2 The state of play
by Malcolm Redfellow
The norm here, once Malcolm gets into his stride, will be a running tally of three categories:
- The read and shelved;
- The failed and shelved;
- The guilt pile (ones which might still go either way).
So, let’s have a first literary reveille, focusing entirely on the first of those categories, and setting a bench-mark from which this personal acount can develop.
The aim is not, on the whole, to “review”. Merely to record, in the hope that the occasional brick-bat and comment might provoke further thought … and further reading.
Read and shelved (late June 2011):
- Neal Stephenson’s Baroque Cycle in (fairly) rapid succession.
Now, come on, chaps! This is a major achievement, both in the composition, and in the reading. We are talking about over three thousand pages in total, and each tome has enough avoirdupois, even in paperback, to do serious damage to an carelessly-placed toe.
Quite what genre it all is, Malcolm remains as puzzled as most reviewers. The trilogy seems most often to be classified as “science fiction”, which rather misses the point.
Some years back Dr R.B.Myers broke off from his Korean studies to give the world his Reader’s Manifesto. That is sub-titled An attack on the growing pretentiousness in American literary prose. Come, come, dear Doctor: why be so narrowly nationalistic?
Myers has a list of rules for serious writers. Rule II is:
Sprawl. Brevity may be the soul of wit, but contemporary reviewers regard a short book as “a slender achievement.” So when in doubt, leave it in.
Alas! sprawl is not a modern ailment. It permeates through the early novel — when writers were paid by the page — and persists through the great writers of the nineteenth century — when a norm of publication was the fortnightly instalment. Does Dickens’s Our Mutual Friend need to be quite so long? Well, actually, in Malcolm’s view, yes. Since Myers definitely approves of Moby Dick, he seems a trifle ambiguous in his definition of sprawl.
So does Stephenson “sprawl”? Again, a not-guilty verdict should be given. The trilogy is, in fact, no fewer than eight separate “instalments” — some have appeared in their own right.
Confusion thrice confounded: Stephenson starts on Boston Common on October 12th, 1714, at 10:33:5a A.M. as Enoch Root encounters an example of American blunt, blank efficiency that’s admirable and disappointing at the same time — the hanging of a witch. Root, though, is looking for Doctor Waterhouse of The Massachusetts Bay Colony Institute of Technologickal Arts.
And so we are on our way, back to Cromwell’s England of 1655 and retrospectively further still — including the execution of Charles I.
This was a casual find, in the local secondhand bookshop.
The sub-title is Nine Men and the Atomic Bomb: they Leo Szilard; Enrico Fermi; I.I.Rabi; Niels Bohr; Edward Teller; Ernest Lawrence; Arthur Compton; Robert Oppenheimer and Hans Bethe. VanDeMarkt eaches history at Annapolis, and has co-authored with Robert MacNamara and Clark Clifford — so has himself been close to power.
Malcolm has a couple of shelving-feet of books on the background to the development and use of the atomic bomb. This one is a different approach in that it is specifically biographical. Malcolm admits to an interest, bordering on fixation, in the enigma that was “Oppie”. Oppenheimer’s speech, on departing Los Alamos for the last time, is quoted at considerable length. On re-reading, it is apposite in defining why the bomb was first built in the United States, but less illuminating how Oppenheimer, the one-time pacifist, reconciled himself to its first use:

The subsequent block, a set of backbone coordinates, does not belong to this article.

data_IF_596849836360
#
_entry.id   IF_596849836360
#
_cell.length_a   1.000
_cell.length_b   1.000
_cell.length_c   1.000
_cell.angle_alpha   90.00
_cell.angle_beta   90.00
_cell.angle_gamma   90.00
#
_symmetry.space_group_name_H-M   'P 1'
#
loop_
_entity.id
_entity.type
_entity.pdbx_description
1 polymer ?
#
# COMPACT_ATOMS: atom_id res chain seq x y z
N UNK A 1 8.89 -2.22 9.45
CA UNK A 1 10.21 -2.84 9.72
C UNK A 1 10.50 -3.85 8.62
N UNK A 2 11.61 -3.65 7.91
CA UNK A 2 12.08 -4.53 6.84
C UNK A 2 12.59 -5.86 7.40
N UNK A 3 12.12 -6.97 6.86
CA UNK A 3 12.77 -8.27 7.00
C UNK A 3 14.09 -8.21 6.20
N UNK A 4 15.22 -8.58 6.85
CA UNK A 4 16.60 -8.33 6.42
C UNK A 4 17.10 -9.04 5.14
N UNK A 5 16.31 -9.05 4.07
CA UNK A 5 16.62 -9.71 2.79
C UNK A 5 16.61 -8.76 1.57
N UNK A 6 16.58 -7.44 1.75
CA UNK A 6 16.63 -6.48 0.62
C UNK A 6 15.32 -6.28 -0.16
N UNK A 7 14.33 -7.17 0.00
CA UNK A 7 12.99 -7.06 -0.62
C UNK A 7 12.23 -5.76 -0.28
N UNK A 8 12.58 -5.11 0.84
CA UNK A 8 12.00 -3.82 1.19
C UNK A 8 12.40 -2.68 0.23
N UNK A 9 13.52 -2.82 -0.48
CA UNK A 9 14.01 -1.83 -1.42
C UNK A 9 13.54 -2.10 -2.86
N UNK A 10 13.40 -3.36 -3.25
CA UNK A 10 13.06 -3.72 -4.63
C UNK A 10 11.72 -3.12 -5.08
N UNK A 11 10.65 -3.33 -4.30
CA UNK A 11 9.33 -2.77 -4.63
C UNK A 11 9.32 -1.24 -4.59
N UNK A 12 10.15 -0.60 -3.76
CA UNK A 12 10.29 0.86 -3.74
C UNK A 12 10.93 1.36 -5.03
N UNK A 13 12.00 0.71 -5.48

… there was probably no place in the world where the devlopment of atomic weapons would have a better chance of leading to a reasonable solution, and a smaller chance of leading to disaster, than within the United States.
Here Pandora’s box lies empty, except for the cringing figure of “hope”.
VanDeMark finishes with a modern conclusion, reflecting on the strategy of deterrence, which:
… has worked since World War II in the sense that there have been np wars among the major powers. The threat of mutual assured destuction has deterred this catastophic result, and to that extent, the “balance of terror” has turned out to be stable. This record reinforces the assumption that strategic issues and war in the nuclear age lend themselves to careful calculation and control.
Others might count the numerous and expensive “wars by proxy” between all “the major powers”.
It only takes one wing-nut to end that cosy arrangement. If we are to believe Ali Magoudi, who was French president Francois Mitterrand’s psychoanalyst from 1982 to 1993, Margaret Thatcher threatened to go nuclear against Argentina if the French military didn’t reveal the deactivation codes of Exocet missiles. Nukes certainly went to the South Atlantic, and one or more may have gone down with HMS Sheffield.
Malcolm paid full shelf-price for this one, rather than wait the mail-order at discount.
In writing order, this precedes the Baroque Cycle. In chronology it belongs as an after-thought. Either way, it’s still a healthy wallop of dead tree.
It involves the parallel stories of two geeks, two generations apart: Lawrence Pritchard Waterhouse involved in the breaking of war-time codes, and his grandson Randall “Randy” Lawrence Waterhouse, a coding genius of the 1990s. Yes, there is a further generation link (and other character connections) to the central character of the Baroque Cycle.
Stephenson is again mixing his fiction with factual characters.
Next: onward into July.